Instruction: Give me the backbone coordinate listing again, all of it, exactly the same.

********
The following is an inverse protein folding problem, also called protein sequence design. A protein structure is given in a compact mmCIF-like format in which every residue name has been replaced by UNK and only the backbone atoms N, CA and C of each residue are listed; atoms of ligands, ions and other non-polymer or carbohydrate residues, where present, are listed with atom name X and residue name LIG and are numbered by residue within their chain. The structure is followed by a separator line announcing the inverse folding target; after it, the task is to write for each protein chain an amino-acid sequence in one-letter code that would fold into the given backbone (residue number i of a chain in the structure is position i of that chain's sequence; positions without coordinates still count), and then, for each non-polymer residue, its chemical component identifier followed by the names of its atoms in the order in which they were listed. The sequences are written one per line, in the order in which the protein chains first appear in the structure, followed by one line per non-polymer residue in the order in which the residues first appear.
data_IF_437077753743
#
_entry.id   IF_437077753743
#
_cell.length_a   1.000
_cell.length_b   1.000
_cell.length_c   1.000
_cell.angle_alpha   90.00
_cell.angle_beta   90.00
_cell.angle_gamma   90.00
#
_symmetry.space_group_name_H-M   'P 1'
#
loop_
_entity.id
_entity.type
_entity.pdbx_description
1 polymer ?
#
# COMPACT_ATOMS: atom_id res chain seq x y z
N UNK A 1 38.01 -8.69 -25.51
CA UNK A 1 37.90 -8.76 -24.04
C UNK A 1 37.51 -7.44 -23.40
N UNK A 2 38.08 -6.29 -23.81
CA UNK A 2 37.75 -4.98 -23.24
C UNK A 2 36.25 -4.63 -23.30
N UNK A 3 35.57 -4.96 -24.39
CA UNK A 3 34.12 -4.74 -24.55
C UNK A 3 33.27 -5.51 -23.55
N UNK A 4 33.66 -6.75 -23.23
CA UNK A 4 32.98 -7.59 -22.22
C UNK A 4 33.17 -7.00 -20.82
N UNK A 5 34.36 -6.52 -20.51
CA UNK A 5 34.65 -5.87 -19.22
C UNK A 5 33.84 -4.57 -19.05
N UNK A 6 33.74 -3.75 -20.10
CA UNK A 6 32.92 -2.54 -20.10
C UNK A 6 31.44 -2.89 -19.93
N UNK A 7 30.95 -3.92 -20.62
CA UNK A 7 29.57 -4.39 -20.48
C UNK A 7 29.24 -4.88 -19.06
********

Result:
The following is an inverse protein folding problem, also called protein sequence design. A protein structure is given in a compact mmCIF-like format in which every residue name has been replaced by UNK and only the backbone atoms N, CA and C of each residue are listed; atoms of ligands, ions and other non-polymer or carbohydrate residues, where present, are listed with atom name X and residue name LIG and are numbered by residue within their chain. The structure is followed by a separator line announcing the inverse folding target; after it, the task is to write for each protein chain an amino-acid sequence in one-letter code that would fold into the given backbone (residue number i of a chain in the structure is position i of that chain's sequence; positions without coordinates still count), and then, for each non-polymer residue, its chemical component identifier followed by the names of its atoms in the order in which they were listed. The sequences are written one per line, in the order in which the protein chains first appear in the structure, followed by one line per non-polymer residue in the order in which the residues first appear.
data_IF_437077753743
#
_entry.id   IF_437077753743
#
_cell.length_a   1.000
_cell.length_b   1.000
_cell.length_c   1.000
_cell.angle_alpha   90.00
_cell.angle_beta   90.00
_cell.angle_gamma   90.00
#
_symmetry.space_group_name_H-M   'P 1'
#
loop_
_entity.id
_entity.type
_entity.pdbx_description
1 polymer ?
#
# COMPACT_ATOMS: atom_id res chain seq x y z
N UNK A 1 38.01 -8.69 -25.51
CA UNK A 1 37.90 -8.76 -24.04
C UNK A 1 37.51 -7.44 -23.40
N UNK A 2 38.08 -6.29 -23.81
CA UNK A 2 37.75 -4.98 -23.24
C UNK A 2 36.25 -4.63 -23.30
N UNK A 3 35.57 -4.96 -24.39
CA UNK A 3 34.12 -4.74 -24.55
C UNK A 3 33.27 -5.51 -23.55
N UNK A 4 33.66 -6.75 -23.23
CA UNK A 4 32.98 -7.59 -22.22
C UNK A 4 33.17 -7.00 -20.82
N UNK A 5 34.36 -6.52 -20.51
CA UNK A 5 34.65 -5.87 -19.22
C UNK A 5 33.84 -4.57 -19.05
N UNK A 6 33.74 -3.75 -20.10
CA UNK A 6 32.92 -2.54 -20.10
C UNK A 6 31.44 -2.89 -19.93
N UNK A 7 30.95 -3.92 -20.62
CA UNK A 7 29.57 -4.39 -20.48
C UNK A 7 29.24 -4.88 -19.06